3. Try giving more information. If you've hit a bug, try to give the error message and information about your setup and information about what you've already tried. If you're trying to find a bit of documentation, indicate where you've already looked. And again "hey, I haven't got an answer... what other information could I provide to help debug this problem?" is a reasonable follow-up if you're not sure what people might need.
  4. If you're really having trouble getting in touch with your mentors, talk to the Python org admins by emailing gsoc-admins(at)python.org The Python org admins should have contact info for mentors with each project and can help connect you. (Note: please don't complain that you can't get in touch with us on the general Google Summer of Code lists or #gsoc. They're just going to redirect you to Terri and the other python org admins anyhow!)

How many slots does python get? How many slots does project $x get?

We don't know our slot allocation until Google announces them, and Google bases their numbers on the number of students we tell them we want. The more great applications we have, the more slots we'll request. So rather than worrying about the number of slots, you should be aiming to be such a memorable and great prospective student that your sub-org will definitely request a slot with you in mind.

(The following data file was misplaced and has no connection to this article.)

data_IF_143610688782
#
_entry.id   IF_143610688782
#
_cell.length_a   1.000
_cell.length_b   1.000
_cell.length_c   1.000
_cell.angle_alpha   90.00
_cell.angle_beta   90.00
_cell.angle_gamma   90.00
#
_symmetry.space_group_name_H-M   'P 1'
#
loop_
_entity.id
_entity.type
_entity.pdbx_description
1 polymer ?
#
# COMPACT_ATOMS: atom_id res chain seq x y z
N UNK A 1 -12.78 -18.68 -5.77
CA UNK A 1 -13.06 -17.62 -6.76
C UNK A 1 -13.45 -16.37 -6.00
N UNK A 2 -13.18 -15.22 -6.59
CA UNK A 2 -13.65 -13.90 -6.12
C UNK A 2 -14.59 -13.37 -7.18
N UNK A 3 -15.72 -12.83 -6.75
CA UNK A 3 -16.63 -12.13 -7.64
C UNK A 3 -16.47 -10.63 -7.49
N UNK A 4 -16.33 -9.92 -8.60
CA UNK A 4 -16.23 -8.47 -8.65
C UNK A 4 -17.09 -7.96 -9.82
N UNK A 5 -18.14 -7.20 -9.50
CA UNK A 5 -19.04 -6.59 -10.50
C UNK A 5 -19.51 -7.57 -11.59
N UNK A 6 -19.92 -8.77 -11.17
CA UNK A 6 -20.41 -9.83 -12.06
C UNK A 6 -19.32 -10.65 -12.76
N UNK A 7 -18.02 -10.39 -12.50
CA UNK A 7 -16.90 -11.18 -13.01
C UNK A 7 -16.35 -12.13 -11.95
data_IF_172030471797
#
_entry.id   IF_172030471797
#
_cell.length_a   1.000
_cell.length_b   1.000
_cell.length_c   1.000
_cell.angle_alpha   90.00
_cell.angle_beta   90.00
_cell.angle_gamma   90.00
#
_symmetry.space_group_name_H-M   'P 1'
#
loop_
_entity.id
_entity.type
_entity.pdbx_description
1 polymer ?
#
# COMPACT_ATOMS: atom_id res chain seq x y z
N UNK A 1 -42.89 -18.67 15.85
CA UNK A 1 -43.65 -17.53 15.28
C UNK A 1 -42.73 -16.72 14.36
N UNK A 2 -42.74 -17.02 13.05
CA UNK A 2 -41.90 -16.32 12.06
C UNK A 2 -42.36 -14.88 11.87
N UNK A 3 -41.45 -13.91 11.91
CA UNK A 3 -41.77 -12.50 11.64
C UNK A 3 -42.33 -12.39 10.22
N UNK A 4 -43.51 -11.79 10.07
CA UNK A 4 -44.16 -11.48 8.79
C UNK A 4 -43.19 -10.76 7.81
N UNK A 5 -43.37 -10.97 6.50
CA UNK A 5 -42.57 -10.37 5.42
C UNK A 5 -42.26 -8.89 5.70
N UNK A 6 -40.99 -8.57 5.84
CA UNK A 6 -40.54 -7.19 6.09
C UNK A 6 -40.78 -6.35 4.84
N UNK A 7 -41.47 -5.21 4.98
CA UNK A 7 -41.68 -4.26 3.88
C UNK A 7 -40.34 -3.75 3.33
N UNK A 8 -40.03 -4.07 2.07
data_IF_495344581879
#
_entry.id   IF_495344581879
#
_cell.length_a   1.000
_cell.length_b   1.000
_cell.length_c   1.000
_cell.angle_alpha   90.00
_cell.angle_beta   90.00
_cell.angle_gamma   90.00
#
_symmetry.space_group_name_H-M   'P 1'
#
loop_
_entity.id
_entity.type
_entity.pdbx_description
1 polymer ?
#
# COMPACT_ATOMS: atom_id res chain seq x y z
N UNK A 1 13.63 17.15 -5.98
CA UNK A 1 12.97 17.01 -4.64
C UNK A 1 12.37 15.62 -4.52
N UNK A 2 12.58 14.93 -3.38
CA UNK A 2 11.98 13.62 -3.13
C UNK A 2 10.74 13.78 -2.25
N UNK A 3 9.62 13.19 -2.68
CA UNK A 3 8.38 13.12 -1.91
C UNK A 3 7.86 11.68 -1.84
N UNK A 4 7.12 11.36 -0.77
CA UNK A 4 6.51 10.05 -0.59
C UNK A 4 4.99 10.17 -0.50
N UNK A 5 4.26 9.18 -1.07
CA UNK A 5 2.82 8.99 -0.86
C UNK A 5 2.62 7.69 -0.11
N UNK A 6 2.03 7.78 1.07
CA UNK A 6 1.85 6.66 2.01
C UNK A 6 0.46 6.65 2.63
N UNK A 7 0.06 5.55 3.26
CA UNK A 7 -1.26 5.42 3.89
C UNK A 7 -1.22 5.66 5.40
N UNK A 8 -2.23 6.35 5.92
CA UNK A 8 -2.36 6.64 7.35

For sub-orgs, new groups working with us usually get 1-2 slots, experienced sub-orgs may be granted as many as they can comfortably mentor at the discretion of the org admins. (The max number will likely be close to the total number of mentors divided by two, but the actual number requested depends on which students the org specifically wants to hire after they've done an initial review of the applications.)

Google has been incredibly generous with letting us have slots in previous years, so we are usually more limited by the matching of mentors with truly excellent students. We've had as many as 70 or fewer than 20 depending on the quality of student applications.

If we get 100 applications and 50 of them are excellent, we'll try to find enough mentors for 50 students. If only 5 of them are excellent, then we'll be sad but we'll only request 5 slots and most of our mentors would take the year off. Sometimes whole sub-orgs take the year off because they have no excellent students. (and yes, if every single application we got was amazing we'd try to find a way to mentor all those students.)

Why does Meflin always say no?

He’s just like that! It's actually an incredibly important job: his job is to say no when things aren’t ready, so we can go back and make things more awesome. It's also his job to make sure that Terri's workload is reasonable, and that means saying NO pretty frequently. All those no’s make it possible to run this program every year!